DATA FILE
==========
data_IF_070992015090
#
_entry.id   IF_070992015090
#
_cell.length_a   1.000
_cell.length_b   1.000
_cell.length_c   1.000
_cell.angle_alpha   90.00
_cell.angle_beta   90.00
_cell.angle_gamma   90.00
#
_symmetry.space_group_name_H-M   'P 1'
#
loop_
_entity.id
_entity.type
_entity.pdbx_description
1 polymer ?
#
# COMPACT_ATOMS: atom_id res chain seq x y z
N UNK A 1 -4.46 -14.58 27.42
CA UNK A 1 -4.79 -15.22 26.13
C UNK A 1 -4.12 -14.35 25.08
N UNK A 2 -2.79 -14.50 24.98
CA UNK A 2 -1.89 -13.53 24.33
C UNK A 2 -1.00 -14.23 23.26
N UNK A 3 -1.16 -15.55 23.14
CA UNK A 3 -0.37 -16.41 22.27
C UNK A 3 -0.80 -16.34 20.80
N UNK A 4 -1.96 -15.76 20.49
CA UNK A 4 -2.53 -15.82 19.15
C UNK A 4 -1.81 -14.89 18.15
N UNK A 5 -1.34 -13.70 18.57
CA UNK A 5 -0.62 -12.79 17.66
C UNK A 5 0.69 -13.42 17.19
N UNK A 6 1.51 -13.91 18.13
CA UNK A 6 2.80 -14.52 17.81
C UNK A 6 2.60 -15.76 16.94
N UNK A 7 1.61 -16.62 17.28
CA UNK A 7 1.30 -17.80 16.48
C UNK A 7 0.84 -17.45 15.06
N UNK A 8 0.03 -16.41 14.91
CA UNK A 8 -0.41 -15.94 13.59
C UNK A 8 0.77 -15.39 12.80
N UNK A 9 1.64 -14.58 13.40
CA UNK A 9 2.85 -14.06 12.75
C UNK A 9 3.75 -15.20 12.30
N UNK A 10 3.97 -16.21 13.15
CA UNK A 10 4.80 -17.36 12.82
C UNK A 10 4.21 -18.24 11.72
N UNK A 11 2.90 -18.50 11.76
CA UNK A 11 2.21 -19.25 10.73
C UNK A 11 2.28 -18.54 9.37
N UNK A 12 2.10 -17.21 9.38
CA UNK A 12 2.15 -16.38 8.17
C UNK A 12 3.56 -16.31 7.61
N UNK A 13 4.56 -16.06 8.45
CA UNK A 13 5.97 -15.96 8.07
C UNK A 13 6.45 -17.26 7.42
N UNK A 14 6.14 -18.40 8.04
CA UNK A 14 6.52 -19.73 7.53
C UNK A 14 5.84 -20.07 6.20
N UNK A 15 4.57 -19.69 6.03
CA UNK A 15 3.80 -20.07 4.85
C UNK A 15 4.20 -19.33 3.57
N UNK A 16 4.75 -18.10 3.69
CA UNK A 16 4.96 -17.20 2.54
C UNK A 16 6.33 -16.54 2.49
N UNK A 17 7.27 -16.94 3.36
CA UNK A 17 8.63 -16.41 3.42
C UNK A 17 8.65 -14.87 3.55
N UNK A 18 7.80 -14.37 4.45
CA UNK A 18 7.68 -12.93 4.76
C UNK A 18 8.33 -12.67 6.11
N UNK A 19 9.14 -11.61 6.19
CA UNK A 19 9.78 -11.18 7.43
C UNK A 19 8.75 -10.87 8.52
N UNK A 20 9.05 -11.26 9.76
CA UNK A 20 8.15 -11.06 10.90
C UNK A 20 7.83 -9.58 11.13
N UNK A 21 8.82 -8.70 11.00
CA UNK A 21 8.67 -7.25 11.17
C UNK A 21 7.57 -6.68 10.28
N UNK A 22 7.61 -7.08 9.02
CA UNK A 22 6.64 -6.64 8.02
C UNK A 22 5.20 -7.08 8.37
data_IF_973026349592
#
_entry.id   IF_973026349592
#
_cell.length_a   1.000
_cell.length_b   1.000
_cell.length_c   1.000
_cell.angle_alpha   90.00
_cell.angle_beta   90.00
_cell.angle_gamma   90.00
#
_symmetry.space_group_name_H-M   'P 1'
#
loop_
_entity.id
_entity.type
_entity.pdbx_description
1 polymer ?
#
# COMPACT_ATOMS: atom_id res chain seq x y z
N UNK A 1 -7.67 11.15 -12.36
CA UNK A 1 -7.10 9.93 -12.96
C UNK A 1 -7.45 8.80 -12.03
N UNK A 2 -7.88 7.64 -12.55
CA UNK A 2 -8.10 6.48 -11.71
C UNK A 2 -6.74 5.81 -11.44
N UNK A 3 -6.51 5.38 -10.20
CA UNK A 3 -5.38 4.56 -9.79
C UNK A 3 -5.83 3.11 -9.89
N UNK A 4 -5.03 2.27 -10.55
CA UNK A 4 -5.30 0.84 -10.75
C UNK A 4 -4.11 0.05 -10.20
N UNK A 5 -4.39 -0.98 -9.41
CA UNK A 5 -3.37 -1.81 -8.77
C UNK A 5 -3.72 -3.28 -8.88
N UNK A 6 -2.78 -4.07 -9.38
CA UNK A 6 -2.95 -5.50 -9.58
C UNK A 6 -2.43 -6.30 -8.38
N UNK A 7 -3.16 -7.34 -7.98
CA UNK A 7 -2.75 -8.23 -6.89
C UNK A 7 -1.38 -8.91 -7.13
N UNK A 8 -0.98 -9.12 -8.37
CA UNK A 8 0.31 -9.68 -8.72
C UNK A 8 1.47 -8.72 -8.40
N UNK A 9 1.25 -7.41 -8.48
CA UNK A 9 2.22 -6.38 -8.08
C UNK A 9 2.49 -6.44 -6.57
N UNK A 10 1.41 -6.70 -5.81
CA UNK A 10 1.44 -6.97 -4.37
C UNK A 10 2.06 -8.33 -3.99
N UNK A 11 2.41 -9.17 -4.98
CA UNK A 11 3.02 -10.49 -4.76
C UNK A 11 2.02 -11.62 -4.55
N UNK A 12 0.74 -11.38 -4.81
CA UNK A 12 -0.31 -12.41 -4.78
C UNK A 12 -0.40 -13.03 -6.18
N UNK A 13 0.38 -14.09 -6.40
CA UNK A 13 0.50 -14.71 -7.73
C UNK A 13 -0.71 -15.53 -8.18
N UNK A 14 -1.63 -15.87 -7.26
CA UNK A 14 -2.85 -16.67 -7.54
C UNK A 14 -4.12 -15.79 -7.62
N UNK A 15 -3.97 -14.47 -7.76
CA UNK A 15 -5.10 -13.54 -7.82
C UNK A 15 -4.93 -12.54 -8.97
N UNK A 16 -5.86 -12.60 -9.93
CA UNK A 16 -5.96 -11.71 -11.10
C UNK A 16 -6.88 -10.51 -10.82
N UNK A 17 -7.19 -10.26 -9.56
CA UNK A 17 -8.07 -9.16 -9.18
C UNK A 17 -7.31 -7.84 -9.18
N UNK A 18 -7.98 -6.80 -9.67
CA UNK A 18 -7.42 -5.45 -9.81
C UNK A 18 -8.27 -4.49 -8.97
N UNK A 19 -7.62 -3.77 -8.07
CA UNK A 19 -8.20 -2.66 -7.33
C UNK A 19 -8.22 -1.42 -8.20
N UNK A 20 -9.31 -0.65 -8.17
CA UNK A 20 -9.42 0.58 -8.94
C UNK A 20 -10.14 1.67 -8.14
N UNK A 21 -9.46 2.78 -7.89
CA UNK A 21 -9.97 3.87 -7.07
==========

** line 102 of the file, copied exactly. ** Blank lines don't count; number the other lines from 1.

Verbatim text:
_entity.type